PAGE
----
In which the author grumbles about Dave Grohl, the NBA, and standing for patriotic songs.

Did you hear the Foo Fighters are coming to Memphis on May 3rd? I have — more than a hundred times now. In fact, every time they cut to a commercial during a Grizzlies' game, there's Dave Grohl's ugly mug staring back at me. I'm guessing that I'm going to have to watch that commercial for the remainder of fall and all of winter and spring.

Do you think they gave us enough advance notice? I understand that the Foo Fighters are America's favorite rock band and have been protecting this nation from foo since 1994, but personally, I can't stand them, in general, and Dave Grohl in particular.

All my musician friends tell me what a great service Grohl did with his 2014 mini-series, Sonic Highways, traveling to eight cities with unique musical histories and interviewing luminaries from those locations. He went to Chicago, Nashville, Austin, and New Orleans — but bypassed Memphis, aka "Soulsville," primarily because he has no soul.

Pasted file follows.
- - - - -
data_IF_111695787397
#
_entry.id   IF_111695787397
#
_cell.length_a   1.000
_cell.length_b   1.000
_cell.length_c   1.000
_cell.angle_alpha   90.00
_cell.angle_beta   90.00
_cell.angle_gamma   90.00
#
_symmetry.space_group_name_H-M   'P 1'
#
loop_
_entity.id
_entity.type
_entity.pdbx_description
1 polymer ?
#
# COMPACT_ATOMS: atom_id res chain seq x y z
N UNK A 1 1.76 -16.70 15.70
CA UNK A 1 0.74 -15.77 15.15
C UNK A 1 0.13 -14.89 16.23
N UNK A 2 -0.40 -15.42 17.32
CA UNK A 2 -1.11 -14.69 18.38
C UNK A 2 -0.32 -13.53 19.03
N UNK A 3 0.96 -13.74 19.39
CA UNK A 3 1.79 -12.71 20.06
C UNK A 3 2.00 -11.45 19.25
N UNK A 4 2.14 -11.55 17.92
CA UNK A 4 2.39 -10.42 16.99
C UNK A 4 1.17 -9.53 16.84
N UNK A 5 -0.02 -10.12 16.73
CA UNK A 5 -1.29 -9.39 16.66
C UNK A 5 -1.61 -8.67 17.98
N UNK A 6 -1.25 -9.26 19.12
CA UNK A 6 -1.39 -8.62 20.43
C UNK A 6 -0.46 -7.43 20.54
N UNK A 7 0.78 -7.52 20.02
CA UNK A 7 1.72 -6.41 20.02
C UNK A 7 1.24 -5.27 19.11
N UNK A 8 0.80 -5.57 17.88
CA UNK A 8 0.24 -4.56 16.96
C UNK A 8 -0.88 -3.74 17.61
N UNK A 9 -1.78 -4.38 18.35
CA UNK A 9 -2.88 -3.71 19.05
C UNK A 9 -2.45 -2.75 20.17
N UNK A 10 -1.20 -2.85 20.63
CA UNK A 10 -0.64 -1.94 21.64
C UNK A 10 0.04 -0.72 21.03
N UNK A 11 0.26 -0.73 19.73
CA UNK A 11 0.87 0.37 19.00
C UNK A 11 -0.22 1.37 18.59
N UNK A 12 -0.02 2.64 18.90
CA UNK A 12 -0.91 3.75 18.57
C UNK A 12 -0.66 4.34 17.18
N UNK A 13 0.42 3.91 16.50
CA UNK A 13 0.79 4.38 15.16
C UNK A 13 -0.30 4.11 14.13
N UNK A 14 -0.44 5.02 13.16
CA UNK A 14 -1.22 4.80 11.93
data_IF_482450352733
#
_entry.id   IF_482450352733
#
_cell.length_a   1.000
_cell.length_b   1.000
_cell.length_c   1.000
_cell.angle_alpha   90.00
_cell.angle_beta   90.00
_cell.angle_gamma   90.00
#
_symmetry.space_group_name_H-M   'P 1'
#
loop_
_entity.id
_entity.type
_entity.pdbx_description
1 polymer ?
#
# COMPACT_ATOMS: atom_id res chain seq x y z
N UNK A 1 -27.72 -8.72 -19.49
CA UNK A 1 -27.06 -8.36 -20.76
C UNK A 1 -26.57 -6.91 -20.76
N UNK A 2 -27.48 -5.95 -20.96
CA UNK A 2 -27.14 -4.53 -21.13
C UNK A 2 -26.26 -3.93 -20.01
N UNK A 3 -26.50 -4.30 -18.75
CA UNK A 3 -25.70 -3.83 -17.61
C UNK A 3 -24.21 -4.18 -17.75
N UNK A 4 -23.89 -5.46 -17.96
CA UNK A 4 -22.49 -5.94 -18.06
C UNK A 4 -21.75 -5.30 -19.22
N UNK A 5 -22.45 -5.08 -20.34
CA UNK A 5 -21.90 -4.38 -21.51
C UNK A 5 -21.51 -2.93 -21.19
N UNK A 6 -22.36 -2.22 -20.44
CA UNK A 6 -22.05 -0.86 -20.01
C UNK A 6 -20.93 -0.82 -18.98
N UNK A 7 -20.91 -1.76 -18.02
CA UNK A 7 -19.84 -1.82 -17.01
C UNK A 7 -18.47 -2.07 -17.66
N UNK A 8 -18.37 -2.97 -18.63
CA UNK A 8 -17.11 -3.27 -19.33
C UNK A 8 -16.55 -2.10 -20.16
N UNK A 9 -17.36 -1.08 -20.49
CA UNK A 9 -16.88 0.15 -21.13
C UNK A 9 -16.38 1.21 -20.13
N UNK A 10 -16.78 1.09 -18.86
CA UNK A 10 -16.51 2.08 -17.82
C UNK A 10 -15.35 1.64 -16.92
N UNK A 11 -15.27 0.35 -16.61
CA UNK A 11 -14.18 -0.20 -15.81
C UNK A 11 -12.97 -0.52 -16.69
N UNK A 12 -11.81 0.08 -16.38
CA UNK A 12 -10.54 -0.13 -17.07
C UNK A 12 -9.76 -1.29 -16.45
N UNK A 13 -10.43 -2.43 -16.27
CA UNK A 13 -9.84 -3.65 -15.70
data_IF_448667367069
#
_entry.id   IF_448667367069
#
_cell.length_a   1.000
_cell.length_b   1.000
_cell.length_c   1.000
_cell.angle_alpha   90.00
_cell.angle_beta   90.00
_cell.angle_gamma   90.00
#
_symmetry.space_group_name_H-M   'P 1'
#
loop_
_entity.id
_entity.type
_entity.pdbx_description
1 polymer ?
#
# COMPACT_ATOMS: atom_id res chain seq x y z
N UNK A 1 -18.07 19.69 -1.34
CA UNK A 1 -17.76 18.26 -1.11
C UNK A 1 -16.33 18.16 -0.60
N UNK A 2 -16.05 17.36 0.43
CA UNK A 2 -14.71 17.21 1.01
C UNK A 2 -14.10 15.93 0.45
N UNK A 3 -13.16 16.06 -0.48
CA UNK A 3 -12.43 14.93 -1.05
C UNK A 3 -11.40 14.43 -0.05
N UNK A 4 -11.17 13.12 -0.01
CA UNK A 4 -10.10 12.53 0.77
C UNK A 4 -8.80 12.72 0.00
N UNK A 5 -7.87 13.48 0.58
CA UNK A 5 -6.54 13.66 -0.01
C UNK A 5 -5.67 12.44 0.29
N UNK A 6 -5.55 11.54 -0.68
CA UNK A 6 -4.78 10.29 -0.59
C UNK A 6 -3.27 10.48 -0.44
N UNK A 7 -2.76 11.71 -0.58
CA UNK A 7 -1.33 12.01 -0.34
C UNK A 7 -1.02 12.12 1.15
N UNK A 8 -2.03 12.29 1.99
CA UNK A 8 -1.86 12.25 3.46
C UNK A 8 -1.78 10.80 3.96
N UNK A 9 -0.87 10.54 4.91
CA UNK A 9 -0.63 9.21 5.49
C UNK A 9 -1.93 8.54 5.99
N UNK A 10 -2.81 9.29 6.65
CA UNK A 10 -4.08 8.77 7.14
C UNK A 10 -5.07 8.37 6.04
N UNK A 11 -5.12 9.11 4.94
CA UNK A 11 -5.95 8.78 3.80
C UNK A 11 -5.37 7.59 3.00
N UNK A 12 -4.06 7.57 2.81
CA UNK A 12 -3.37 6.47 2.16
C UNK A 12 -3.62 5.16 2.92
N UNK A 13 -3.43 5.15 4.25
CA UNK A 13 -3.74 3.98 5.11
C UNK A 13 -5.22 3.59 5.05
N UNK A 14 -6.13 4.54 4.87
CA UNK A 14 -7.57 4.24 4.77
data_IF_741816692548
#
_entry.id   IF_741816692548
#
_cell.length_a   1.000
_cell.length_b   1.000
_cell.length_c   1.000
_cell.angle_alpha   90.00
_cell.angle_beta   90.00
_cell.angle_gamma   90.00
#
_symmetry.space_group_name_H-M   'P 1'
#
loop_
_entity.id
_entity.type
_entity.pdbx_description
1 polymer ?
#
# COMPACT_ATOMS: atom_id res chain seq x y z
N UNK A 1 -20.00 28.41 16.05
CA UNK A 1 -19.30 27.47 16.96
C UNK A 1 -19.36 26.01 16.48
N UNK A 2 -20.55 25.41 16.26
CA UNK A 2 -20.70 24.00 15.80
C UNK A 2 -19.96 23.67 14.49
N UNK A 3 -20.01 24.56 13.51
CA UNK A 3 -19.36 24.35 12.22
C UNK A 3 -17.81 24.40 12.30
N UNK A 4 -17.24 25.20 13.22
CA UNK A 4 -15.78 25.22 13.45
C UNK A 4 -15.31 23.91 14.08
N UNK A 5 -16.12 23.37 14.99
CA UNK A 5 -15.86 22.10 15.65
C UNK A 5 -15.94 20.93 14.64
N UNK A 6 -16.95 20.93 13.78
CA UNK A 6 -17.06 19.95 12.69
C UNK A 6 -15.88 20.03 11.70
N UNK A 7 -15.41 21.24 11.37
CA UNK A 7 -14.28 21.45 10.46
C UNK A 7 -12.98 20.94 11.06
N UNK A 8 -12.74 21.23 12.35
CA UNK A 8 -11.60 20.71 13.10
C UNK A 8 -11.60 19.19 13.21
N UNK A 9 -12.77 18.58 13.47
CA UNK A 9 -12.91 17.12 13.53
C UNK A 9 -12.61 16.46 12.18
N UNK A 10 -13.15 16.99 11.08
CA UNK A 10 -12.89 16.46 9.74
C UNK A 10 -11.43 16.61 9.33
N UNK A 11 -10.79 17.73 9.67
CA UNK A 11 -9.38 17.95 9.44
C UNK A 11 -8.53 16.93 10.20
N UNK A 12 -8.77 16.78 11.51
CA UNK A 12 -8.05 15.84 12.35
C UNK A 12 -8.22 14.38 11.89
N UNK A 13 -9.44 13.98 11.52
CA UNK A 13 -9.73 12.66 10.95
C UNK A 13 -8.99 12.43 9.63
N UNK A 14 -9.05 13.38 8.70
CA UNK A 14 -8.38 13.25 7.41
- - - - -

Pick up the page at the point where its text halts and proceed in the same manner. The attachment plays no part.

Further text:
click to enlarge Dave Grohl - FEATUREFLASH | DREAMSTIME
  • Featureflash | Dreamstime
  • Dave Grohl

He hammers on that guitar just like he used to pound those drums for Nirvana. At least Kurt Cobain wrote songs incorporating dynamics, using delicate melodies, before plunging into thrash and crash. Grohl copped that much from him, but to me, the songs of the Foo Fighters sound like U2 on crank.